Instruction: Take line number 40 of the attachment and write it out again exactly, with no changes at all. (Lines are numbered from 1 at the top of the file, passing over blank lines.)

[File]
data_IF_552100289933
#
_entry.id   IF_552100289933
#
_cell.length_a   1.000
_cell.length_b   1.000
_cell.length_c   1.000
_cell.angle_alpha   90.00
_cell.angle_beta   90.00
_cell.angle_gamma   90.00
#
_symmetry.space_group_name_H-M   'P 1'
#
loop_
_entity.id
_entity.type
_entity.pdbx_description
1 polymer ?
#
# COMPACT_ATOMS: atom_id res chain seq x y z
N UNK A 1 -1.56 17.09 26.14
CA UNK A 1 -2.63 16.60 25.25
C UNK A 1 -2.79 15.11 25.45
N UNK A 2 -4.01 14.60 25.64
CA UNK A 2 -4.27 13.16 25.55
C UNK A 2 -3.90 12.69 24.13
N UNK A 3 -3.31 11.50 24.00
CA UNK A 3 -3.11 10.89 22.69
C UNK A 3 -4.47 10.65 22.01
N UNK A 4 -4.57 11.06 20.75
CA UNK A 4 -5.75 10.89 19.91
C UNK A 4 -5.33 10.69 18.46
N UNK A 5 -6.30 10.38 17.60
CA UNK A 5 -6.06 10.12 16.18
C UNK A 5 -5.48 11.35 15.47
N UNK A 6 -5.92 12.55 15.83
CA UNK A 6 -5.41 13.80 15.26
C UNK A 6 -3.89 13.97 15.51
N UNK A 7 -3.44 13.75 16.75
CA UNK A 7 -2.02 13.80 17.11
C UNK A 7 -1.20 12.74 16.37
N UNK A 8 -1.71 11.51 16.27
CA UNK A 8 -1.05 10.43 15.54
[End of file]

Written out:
CA UNK A 7 -2.02 13.80 17.11